31 July 2011

Succintly Put

This weekend I wasn't able to attend the Extraordinary Form Mass I usually go to, so I attended the local Novus Ordo. The priest himself is a good man, strongly pro-life, and--though he tends to ramble--I've never heard him preach heterodoxy. He's also a friend to tradition, opening up the parish chapel to a weekly EF Mass said by a visiting priest.

Still, that doesn't keep him from saying this sort of thing: "Just as Jesus broke the bread, distributed it to His Apostles, who then gave the loaves and fish to the multitude, so we repeat that ritual here: I, the priest, break the bread, I give it to the ministers of communion, who then distribute the Eucharist to the parishioners."


My Novus Ordo friends are surely saying, "What's the big deal?" My trad friends are groaning along with me.


I belong to a split parish, where equal time is given to the Novus Ordo and the Extraordinary Form Mass. It's been this way ever since the archdiocese invited the FSSP, over a decade ago, to make its home here. Since that time, both rites have coexisted harmoniously, the new rite even showing signs of the old rite's influence (e.g., implementing kneeling to receive communion, Latin responses, getting rid of altar girls, reducing the number of extraordinary ministers).

The pastor who said the N.O. was reassigned, so now the FSSP priest (since incardinated into the diocese, infiltrating the common ranks, the better to propagate his traditionalist schemes) is full-time pastor, and fully intends to maintain the harmony that's been a hallmark of this parish. Hoping to steer clear of extremism on either end and promote continued unity--as any good pastor ought--he made passing mention during the homily of "the intrinsic worth" of both rites. He's absolutely right, of course. The Novus Ordo Mass--when said properly, with the proper intention--truly confects the Eucharist and gives us the Body and Blood of Our Lord. In that sense, the new rite has the same intrinsic worth as the old.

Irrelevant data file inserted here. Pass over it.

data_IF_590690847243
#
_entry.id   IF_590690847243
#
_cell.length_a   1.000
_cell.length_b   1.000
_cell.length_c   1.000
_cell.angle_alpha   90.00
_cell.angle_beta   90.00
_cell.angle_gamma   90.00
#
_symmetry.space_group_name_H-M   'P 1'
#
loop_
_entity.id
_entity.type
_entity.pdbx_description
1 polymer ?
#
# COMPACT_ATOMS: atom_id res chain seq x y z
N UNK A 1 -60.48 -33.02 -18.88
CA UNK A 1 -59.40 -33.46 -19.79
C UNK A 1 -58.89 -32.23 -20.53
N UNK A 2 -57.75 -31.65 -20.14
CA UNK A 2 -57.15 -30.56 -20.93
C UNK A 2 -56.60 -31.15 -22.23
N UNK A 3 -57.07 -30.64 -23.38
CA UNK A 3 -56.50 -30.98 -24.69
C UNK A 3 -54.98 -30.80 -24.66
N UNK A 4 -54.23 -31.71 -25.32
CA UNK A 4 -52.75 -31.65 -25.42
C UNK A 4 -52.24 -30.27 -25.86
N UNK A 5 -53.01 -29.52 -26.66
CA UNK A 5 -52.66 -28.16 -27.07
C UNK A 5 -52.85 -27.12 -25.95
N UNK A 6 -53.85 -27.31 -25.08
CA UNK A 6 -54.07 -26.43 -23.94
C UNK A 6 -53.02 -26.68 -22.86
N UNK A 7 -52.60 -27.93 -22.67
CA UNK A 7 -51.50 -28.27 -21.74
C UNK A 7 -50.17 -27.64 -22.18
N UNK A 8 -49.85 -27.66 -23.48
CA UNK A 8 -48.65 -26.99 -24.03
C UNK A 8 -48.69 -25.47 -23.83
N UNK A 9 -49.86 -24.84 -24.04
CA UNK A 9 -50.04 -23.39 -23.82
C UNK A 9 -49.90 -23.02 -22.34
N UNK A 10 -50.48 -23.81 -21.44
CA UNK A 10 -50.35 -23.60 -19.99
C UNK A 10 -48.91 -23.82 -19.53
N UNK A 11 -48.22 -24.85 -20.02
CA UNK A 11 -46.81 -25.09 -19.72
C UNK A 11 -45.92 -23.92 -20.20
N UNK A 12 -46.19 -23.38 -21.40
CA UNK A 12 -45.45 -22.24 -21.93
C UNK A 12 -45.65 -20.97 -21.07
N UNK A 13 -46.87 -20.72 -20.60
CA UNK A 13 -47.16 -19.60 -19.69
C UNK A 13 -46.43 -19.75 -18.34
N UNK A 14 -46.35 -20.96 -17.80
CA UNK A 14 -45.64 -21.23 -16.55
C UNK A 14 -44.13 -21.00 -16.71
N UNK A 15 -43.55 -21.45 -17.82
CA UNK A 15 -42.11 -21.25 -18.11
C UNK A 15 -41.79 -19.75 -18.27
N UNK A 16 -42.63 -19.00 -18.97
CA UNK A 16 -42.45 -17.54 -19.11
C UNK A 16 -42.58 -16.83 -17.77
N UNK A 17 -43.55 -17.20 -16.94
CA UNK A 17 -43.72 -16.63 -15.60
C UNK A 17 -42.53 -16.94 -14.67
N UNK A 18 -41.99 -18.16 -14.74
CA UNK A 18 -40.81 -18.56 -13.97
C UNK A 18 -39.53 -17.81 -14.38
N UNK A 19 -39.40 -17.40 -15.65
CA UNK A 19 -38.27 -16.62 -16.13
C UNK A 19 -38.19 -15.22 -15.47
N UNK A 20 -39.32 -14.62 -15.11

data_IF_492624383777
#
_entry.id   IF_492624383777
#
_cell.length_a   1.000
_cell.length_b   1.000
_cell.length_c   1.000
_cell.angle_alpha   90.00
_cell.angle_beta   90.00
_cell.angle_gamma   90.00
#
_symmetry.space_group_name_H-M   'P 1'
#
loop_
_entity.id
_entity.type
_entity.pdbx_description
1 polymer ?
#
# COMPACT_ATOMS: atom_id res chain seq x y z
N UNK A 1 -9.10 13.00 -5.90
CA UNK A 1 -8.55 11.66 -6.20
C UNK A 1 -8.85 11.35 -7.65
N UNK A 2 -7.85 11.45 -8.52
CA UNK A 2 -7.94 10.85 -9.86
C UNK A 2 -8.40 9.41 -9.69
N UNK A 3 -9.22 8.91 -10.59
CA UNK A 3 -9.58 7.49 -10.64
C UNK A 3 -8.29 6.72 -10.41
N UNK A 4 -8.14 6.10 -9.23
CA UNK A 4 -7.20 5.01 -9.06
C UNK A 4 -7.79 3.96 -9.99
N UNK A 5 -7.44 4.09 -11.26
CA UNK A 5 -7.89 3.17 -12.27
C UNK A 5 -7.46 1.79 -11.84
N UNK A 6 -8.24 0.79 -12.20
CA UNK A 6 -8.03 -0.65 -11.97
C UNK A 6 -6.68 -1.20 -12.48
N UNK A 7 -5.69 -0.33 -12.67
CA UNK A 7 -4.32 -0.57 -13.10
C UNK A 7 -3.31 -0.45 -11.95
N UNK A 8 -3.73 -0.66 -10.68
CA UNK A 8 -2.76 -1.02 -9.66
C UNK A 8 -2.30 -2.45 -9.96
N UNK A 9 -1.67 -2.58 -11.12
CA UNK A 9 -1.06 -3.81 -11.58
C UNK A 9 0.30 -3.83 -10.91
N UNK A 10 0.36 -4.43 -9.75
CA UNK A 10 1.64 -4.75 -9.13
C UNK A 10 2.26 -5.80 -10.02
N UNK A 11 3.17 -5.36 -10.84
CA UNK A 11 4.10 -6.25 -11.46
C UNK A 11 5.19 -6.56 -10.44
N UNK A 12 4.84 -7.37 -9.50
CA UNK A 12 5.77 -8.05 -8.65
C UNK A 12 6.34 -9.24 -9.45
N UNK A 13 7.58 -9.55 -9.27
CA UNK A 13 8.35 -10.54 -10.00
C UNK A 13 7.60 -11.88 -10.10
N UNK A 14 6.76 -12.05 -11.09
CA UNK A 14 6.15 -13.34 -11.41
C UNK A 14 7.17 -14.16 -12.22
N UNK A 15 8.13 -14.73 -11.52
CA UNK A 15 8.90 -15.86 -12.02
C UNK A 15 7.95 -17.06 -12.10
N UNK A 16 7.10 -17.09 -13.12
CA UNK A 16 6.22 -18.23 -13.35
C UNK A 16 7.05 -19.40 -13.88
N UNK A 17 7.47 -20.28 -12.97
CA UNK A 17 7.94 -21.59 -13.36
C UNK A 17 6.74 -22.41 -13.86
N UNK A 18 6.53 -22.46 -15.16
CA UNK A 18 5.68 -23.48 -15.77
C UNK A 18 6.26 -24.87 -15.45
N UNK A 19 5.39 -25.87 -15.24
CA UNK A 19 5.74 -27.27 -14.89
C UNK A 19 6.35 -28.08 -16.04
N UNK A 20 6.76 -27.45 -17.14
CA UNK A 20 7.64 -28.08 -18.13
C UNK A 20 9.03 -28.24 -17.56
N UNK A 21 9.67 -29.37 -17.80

But the very fact that one must add the caveat above is of concern.

Oh, that isn't to say the same caveat can't be applied to the old rite; if a priest lacks the proper intention when saying the EF Mass, the bread remains plain old bread.

But the thing is that it's well nigh impossible to do that in the old rite. The same can't be said of the new.

And therein lies the crux of traditionalist concerns. Contrary to popular opinion, we aren't consumed with worry over (a) Latin, (b) sacred music, (c) incense, (d) vestments, (e) statues, or (f) any of the other bells and whistles. These are helpful, but not central. A priest could mutter a low Mass in a prison cell with none of the trappings, and it wouldn't change the character of the Mass.

What's central is the Holy Sacrifice. Anyone who has ever read the prayers and canon of the "Old Mass" can see that the sacrificial nature of that rite cannot, cannot, cannot be in doubt. There are references everywhere deeply unpalatable to Protestants, references to the Divine Victim, the Sacrifice, the Oblation... It is steeped, soaked, positively saturated in distinctively Catholic theology; one cannot follow along with the EF Mass without knowing precisely what happens at the consecration.

It was this sacrificial nature that so disgusted the English reformers they eradicated all mention of it when creating their new worship service. Cranmer made sure to remove any reference to "Divine Victim" or "Oblation", stressing rather the "spiritual", communal nature of communion.

Going forward some centuries, it's fair to say ecumenism fever swept through the Consilium responsible for revision of the Mass in the 1960s. With the desire to make our liturgy more appealing to our Protestant brethren, prayers referring to the Sacrifice of Christ were cut out wholesale from the Mass, replaced with formulations more open to interpretation. The good news, at least, is that the revised Canon retains explicit mention of the Sacrifice; the bad news is that Canon II, ambiguous enough to satisfy a Protestant, is the recommended prayer for Sundays and ferias, and thus is the one most Catholics hear.

Can the Novus Ordo be said properly and reverently? Yes, and I know many a good priest who does. But the very fact that the opposite can easily be the case (and has indeed been the case too often) is a matter for any well-intentioned Catholic to take seriously: it has, after all, real-world implications. Those who continue to dismiss traditionalist concerns with a roll of the eyes need only look around: 75% of Catholics in America (and 90% of Catholics in Europe) don't attend Mass. And among those who do, 70% don't even believe in the Real Presence. That's right; next time you're at the new rite of Mass, look at the fellow to your right and the lady to your left. More likely than not, neither one believes the consecrated Host is the Body and Blood of Our Lord, worthy of veneration and worship, or of protection from sacrilege. And if one thinks that has nothing whatsoever to do with the revisions of the Mass, then I say most respectfully that one is deluding oneself.